Let's continue our project of exploring the geometry of flat surfaces by living on them. If instead of identifying opposite sides of a square directly, we reverse direction in one of the pairs, we get a new surface, called a Klein bottle.

First, a necessary and fun diversion. In general we'll deal with surfaces which have no edges or boundaries, with one exception: the Möbius band. Identify two edges of a square with opposite orientations (or two short edges of a rectangle, if you want to actually make it with paper), and you'll have a space with a boundary called a Möbius band.

- Suppose you start out going right on the Möbius band as in the illustration. What changes as you go around the band once? (Hint: recall that surfaces, like the Möbius band, have no sides or thickness, the surface itself is the space.)
- What happens when you go around the band twice?
- How many different edges does a Möbius band have?

A Klein bottle is a surface with no boundary but with the same property as you've observed above in the Möbius band: going in some directions returns you to the place you've started from but mirror reflected.

- You're now standing on a Klein bottle. What do you see? (Hint: this is trickier than the case of the torus. Draw pictures, check how light rays travel.)
- Now you run forward, in the direction of the red arrow. What do you see happening around you?
- Tired of running, you slowly head North (green arrow). How does the view change?

Check your answer to the above activity here. Just as in the case of the torus,
the "seams" or edges of the square are not *actually* there.
They are not perceived by the inhabitants of our spaces, they simply
help us define the geometry of these spaces. From personal experience,
I think this fact is a lot harder to accept when it comes to the Klein
bottle; there's a natural tendency to picture a magical boundary that
flips you over when you pass through. As I hope you've seen in the past
exercise, this is not so. This fact is so important in our further
study of geometry, that I'll say it again:

Having said that, as inhabitants of a Klein bottle, we can in fact
draw a *fundamental polygon*, which is just math-speak for the
square containing the whole area of the Klein bottle, like the ones
we've been drawing to define the Klein bottle to begin with. Here's one
way to do that.

- Take some paint and a paintbrush. Dip the brush in some paint and press it to the floor.
- Find one of the closest right-side-up (not reflected) images of yourself, and head straight to it, painting a line on the floor as you go. (You'll be going either "up" or "down".)
- Stop when you get back to the start of your line, turn around, and
head toward the
*next closest*right-side-up image of yourself, one either on your "right" or on your "left", continuing to draw a red line on the floor. - When you get to an existing red line, you're done! Note that the positioning of the square grid and alignment of adjacent columns (though not the grid's orientation!) is arbitrary: you can start this procedure from any point on the Klein bottle.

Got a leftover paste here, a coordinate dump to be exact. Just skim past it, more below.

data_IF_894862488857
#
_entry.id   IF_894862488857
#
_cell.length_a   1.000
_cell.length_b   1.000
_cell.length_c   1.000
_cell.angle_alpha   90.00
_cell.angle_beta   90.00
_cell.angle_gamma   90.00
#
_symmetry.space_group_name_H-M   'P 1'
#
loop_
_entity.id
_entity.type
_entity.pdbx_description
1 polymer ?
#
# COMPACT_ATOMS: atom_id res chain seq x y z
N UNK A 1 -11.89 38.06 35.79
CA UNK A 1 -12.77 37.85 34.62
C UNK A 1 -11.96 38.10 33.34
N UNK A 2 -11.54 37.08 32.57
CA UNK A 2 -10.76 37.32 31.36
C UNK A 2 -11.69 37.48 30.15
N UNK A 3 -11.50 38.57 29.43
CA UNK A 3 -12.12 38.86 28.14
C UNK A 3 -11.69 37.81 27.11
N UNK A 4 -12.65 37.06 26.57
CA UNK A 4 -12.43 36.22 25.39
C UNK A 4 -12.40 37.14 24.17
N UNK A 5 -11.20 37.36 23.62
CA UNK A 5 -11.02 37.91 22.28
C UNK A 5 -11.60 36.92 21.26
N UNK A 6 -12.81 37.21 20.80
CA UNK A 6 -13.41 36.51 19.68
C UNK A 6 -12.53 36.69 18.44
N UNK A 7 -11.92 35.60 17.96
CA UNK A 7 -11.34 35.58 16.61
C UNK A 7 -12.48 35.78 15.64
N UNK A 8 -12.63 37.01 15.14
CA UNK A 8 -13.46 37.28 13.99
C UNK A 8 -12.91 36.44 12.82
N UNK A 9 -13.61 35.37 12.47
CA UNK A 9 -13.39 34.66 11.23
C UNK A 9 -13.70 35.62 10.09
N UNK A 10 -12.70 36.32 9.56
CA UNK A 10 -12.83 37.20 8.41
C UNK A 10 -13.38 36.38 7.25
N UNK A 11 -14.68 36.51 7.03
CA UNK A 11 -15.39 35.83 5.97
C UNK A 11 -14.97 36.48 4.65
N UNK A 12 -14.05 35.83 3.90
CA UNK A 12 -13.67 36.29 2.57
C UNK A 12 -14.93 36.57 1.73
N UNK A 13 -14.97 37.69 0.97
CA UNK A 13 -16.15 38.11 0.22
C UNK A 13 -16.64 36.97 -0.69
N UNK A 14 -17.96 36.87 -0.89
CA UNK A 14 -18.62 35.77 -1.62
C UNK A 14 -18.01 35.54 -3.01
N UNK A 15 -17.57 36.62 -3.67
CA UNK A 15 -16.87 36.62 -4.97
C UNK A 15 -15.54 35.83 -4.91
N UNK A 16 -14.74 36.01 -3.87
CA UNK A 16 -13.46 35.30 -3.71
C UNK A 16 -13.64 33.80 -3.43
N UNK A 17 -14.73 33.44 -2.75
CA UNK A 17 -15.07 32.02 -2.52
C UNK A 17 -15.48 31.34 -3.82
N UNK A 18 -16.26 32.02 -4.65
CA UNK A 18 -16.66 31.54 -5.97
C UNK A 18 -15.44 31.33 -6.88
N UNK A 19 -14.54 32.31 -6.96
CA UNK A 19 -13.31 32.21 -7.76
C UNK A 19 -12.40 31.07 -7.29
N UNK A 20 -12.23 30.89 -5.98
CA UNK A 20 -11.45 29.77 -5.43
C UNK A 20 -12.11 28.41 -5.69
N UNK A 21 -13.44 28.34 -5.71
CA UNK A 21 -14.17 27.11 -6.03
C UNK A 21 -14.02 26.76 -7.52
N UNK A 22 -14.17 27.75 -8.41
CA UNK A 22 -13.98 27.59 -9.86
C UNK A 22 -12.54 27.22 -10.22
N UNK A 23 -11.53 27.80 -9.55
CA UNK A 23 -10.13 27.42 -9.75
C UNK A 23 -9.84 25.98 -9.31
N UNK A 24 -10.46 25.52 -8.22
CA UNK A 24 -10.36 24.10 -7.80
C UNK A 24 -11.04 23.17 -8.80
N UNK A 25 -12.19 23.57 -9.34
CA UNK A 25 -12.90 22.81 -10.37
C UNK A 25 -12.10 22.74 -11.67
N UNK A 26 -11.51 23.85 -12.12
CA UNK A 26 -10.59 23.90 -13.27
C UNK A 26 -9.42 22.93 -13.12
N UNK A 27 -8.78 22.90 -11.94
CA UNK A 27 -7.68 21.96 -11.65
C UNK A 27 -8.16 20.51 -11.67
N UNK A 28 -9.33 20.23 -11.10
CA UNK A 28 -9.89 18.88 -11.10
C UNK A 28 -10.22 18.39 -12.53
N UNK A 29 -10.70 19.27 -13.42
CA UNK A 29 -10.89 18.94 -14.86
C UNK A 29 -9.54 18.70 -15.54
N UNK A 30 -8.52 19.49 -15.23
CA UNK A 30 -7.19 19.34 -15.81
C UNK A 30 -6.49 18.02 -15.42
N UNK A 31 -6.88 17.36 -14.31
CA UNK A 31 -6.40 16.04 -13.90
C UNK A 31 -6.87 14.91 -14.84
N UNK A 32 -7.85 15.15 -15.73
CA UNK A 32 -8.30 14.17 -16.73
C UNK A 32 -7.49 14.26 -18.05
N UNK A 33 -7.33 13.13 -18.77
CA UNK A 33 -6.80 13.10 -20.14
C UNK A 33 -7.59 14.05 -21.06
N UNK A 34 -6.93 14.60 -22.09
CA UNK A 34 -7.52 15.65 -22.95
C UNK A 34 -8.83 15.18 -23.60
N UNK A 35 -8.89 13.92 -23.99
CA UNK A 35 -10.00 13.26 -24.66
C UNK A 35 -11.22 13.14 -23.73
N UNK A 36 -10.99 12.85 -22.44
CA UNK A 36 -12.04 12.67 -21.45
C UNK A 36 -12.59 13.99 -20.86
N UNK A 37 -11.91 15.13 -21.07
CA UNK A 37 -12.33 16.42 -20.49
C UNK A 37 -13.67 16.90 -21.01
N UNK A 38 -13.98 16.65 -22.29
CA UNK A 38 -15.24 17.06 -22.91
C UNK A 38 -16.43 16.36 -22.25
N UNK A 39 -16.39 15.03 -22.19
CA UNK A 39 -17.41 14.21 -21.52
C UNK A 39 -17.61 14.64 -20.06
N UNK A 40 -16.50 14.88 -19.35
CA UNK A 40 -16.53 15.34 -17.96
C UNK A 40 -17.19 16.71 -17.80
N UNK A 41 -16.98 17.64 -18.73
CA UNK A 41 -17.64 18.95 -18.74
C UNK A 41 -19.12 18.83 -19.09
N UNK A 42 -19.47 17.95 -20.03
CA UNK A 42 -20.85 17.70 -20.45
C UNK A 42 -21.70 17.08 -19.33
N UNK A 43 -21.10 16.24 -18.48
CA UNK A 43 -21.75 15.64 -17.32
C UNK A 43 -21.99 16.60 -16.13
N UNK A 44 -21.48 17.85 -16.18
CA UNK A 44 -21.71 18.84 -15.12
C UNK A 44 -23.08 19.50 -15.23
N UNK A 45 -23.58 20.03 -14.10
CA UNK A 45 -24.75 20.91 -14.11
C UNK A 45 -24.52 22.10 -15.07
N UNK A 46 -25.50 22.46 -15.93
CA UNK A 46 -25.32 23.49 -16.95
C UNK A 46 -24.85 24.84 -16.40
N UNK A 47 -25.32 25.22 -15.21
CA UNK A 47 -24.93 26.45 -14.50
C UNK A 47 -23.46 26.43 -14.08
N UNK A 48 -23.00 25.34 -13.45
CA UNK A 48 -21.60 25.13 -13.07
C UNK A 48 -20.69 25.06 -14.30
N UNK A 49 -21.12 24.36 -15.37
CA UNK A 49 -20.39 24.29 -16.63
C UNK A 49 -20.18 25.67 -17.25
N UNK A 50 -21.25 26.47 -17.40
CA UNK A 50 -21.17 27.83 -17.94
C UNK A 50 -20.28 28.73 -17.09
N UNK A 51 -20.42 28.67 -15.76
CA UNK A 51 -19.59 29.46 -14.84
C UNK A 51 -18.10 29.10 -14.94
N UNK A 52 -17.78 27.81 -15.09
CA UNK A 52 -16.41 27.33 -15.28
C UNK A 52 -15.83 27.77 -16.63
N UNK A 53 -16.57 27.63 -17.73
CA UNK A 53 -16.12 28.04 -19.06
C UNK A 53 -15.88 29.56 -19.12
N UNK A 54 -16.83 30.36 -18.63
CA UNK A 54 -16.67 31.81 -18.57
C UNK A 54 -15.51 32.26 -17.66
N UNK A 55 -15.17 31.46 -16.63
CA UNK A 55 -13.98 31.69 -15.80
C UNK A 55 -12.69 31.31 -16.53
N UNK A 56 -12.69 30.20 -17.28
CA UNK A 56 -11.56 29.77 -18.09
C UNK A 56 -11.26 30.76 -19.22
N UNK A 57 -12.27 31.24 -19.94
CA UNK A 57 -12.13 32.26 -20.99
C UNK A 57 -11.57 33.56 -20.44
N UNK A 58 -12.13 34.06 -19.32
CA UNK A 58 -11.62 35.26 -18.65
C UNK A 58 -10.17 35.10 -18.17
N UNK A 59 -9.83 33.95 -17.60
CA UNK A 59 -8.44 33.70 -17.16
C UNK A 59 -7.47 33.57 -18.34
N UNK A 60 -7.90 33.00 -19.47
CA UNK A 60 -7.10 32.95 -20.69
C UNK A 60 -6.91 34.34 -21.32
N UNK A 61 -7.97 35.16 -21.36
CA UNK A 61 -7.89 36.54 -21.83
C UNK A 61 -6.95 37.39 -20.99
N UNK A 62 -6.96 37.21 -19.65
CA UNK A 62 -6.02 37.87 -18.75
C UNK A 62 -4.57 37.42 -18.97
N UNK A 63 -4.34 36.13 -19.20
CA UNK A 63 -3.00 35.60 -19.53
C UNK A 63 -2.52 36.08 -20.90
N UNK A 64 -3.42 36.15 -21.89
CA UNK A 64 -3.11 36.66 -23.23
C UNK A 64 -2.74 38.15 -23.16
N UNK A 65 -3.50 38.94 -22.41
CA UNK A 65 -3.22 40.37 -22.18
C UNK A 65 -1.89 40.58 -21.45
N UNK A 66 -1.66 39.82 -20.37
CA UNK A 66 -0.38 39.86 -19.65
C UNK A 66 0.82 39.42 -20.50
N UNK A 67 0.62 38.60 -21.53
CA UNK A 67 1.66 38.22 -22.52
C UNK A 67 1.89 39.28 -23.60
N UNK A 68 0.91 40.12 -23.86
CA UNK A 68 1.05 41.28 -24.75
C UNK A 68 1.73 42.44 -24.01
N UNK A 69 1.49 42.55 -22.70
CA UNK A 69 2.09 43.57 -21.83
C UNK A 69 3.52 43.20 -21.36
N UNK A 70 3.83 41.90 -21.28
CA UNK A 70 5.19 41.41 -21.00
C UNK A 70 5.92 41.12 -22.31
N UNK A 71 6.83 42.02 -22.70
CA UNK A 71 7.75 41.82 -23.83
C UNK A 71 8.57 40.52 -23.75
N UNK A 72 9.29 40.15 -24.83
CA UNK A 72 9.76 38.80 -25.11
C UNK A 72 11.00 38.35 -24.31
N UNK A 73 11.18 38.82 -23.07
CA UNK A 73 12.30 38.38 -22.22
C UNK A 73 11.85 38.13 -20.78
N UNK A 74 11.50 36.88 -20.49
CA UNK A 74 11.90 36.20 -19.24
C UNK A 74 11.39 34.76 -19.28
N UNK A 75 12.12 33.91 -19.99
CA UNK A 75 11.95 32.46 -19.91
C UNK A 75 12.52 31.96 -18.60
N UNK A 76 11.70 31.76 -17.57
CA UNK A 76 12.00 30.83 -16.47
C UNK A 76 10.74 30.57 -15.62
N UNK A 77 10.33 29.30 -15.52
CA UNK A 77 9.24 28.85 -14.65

Here's a pictorial illustration.

- How would you modify this procedure to make adjacent columns of squares align, resulting in a chessboard type grid? (Hint: imagine yourself actually doing the painting; modify the beginning of step 3.)
- Find a Möbius band inside the Klein bottle. Find another one! (Possible answer: here's one.)
- Glue two Möbius bands together along their boundary. What do you get? (Hint: see the picture on the right.)
- Can you make a hexagonal Klein bottle analogous to the hexagonal torus from the last section? (Hint: yes you can!)
- How do things look inside a hexagonal Klein bottle? Draw a picture.

So far we've identified the sides of a square in two ways, either gluing opposite edges directly and getting a torus or reversing the direction of one of the pairs and getting a Klein bottle. To the right you see another identification scheme.

- Let's try to figure out what this space is. First use planar tiling like we did with the torus and Klein bottle.
- Your sketch should look something like this. What's peculiar about it? For instance, what happens as you approach a grid point?
- Now investigate this space by gluing corresponding edges together. What do you get?

As you've discovered above, I hope, this space has a different geometry from the torus and Klein bottle. Both of those had a flat geometry: every point looked like a point in the plane, even the corner point of the fundamental polygon. This space does not look the same at every point; it has four points with an angle deficit, as is illustrated below.

Points such as the corners of the "sphere" square above are called
*cone points*. Their angle does not add up to 360 degrees, so
they can't lie on a plane. Here comes another subtle but very important
point: the geometry of the identified square above and its folded
version, the double cone, is *not* the same as the geometry of
the sphere we've explored in the last section. Your avatar the cyclops
can easily tell the difference between the double cone and the sphere by
looking around. However, topologically the double cone and the sphere
are the same. If the distinction is not clear right now, do not
despair! We'll talk more about geometry and topology in just a little
while. For now, on to a new surface!

If you're
interested in the geometry of cone points, I highly recommand watching
the video Not Knot. While
the video focuses on the geometry of knot complements, the last half of
the first part includes a very enlightening discussion of the geometry
of cone points.

Next: Surfaces Classified